THE Indonesian government appears to be making another U-turn on the decision to regulate or prohibit ride-hailing companies such as Uber and Grab in its bustling cities.
Local reports said the Transport Ministry was “quietly” coming up with new regulations involving public transportation that threatened to put the brakes on the smartphone app-driven services.
The reports underlined two salient points which would invariably lead to the prohibition of Uber, GrabCar, and other similar services. The points comprised the prevention of ride-hailing companies from setting their own fares, and the minimum requirement of owning at least five of their own cars under a licensed company.
These new rulings go against the nature of the ride-hailing services as partner drivers, who typically own only one car individually, and have their fares set by the services.
“If these points in the new regulation are enforced, then theoretically the current ride-hailing model will be prohibited and we’ll be left with apps that can only hail government-licensed vehicles, like conventional taxis,” Coconuts Jakarta reported.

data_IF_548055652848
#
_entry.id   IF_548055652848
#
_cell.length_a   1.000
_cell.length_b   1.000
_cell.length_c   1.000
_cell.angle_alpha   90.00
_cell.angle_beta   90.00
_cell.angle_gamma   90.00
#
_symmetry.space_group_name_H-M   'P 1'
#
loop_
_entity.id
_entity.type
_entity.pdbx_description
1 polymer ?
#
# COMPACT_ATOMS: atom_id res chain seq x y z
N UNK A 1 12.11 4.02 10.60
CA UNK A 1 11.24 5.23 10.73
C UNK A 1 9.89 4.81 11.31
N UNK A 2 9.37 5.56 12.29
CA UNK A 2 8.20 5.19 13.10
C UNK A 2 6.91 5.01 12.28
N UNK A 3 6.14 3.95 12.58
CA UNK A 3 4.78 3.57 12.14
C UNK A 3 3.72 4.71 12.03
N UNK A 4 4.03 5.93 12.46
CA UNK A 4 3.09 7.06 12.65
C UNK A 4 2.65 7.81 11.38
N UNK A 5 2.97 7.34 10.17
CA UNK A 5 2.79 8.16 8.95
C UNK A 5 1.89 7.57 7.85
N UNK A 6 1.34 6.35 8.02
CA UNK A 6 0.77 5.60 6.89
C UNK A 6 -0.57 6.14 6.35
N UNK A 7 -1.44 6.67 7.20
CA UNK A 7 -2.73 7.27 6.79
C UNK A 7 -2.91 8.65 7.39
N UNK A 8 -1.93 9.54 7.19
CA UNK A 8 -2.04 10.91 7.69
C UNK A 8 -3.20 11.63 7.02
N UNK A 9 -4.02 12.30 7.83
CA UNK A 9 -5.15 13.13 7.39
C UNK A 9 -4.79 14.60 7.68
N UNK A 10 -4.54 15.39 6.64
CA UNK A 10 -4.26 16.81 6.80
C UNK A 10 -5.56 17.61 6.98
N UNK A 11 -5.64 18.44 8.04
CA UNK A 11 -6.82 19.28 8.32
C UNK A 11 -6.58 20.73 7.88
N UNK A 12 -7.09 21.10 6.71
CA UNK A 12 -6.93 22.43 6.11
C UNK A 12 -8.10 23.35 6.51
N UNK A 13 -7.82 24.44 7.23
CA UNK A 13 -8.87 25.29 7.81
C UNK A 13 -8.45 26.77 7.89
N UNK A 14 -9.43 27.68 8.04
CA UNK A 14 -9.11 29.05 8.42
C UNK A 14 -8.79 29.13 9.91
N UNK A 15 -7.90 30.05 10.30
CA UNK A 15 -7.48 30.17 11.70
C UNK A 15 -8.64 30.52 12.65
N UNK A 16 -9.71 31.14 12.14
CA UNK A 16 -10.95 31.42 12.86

The news site also reported that the new regulation is set to come into effect in September.
The latest decision ran contrary to the government’s announcement in March that it would work with Uber and Grab to regulate and legalize their services, although this was to be done by the IT ministry.
The Indonesian public believes the services should be allowed to operate to provide equal opportunity and create a more competitive environment between transportation services.
Last month, taxi drivers in Jakarta launched a protest on the congested streets of the capital, voicing against what they saw as the invasion of ride-hailing apps Uber and Grab.
However, the situation quickly turned violent. In the protest, thousands took to the streets and were seen attacking fellow taxi drivers who refused to join the demonstration.
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In November last year, the government announced a ban on all app-based ride-hailing services. However, the decision was overturned by President Joko Widodo less than 24 hours after the announcement.